Recognizing Signs of Addiction in Yourself

Recognizing Signs of Addiction in Yourself

Recognizing Signs of Addiction in Yourself

One of the hallmarks of addiction is denial. Even when a drinking or drug problem is obvious to everyone else, the struggling individual is usually the last to know. If you think you need to be homeless or broke to develop a life-threatening addiction to drugs or alcohol, think again. There are various behaviors and feelings that define a dangerous substance abuse problem.

The Struggles That Fuel Addiction

Although each individual walks a unique path to addiction and recovery, there are several influences and struggles that commonly fuel an addiction to drugs or alcohol. People who have a genetic link to addiction are 50 percent more likely to develop a substance abuse problem themselves. Suffering from psychological issues such as depression, low self-esteem or ADHD also influences substance abuse. Some individuals are able to quit alone while others need help managing uncomfortable feelings such as anger or loss of control that often lead to abuse.

Assessing Substance Abuse

It is sometimes difficult to identify signs of depression or anxiety in oneself. The CAGE questionnaire, developed by Dr. John A. Ewing, helps people self-assess Cut, Angered, Annoyed, Guilty, and Eye-opener:
1. Have you ever felt you should Cut down on your drinking or drug use?
2. Have people Annoyed you by criticizing your drinking or drug use?
3. Have you ever felt bad or Guilty about your drinking or drug use?
4. Have you ever had an Eye-opener alcohol drink or hit of drugs in the morning to steady your nerves or to get rid of a hangover?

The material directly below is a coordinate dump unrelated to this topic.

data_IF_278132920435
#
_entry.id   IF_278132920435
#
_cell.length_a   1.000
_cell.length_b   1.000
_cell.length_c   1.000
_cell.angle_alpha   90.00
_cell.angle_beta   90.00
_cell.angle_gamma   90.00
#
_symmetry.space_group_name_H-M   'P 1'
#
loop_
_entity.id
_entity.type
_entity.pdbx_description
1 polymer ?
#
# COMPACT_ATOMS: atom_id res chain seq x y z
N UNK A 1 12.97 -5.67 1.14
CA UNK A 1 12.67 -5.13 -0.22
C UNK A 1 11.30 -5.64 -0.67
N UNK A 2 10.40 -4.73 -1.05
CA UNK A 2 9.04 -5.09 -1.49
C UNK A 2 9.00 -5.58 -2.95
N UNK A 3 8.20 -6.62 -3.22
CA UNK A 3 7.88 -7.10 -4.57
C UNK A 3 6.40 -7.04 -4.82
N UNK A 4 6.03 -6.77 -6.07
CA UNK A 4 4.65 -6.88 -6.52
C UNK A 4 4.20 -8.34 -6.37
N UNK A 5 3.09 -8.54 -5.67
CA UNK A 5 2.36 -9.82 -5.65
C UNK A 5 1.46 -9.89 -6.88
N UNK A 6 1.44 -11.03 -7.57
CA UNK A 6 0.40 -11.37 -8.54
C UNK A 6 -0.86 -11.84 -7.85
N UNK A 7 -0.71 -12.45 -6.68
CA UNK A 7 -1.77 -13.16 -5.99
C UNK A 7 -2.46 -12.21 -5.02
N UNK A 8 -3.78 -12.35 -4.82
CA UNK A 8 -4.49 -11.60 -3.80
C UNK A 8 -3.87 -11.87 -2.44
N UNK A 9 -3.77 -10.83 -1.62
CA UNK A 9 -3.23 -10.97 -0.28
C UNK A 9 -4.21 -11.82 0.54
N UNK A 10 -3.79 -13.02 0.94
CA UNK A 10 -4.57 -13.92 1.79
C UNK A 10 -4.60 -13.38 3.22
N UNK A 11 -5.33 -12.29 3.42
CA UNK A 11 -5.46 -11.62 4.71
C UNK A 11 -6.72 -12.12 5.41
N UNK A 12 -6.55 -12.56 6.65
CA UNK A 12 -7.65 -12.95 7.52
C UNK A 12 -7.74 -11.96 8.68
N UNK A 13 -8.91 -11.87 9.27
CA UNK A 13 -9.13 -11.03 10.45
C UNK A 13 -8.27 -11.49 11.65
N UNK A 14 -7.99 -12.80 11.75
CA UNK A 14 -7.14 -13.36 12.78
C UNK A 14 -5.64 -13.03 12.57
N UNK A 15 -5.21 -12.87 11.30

Did you answer “yes” to more than two questions? If so, it’s time to get help from an addiction rehab program. Consider an alcohol anonymous alternative program to help you achieve success though an individualized approach.  Keep in mind, however, there are other signs that professional help is necessary:

• Do you use more drugs or alcohol than you planned to on a regular basis?
• Have you tried to stop using more than once?
• Do you spend a lot of time and resources finding and buying drugs or alcohol?
• Do you feel strong urges to use drugs or alcohol?
• Are you noticing more problems at work, home, with money, or the law?
• Are your relationships suffering?
• Do you need more to get the same high than you used to?
• Do you suffer withdrawal symptoms when you’re not using?

Answering “yes” to any of these questions also indicates a need for help. Don’t wait — call for help now.

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Posted on May 27th, 2014 in Blog


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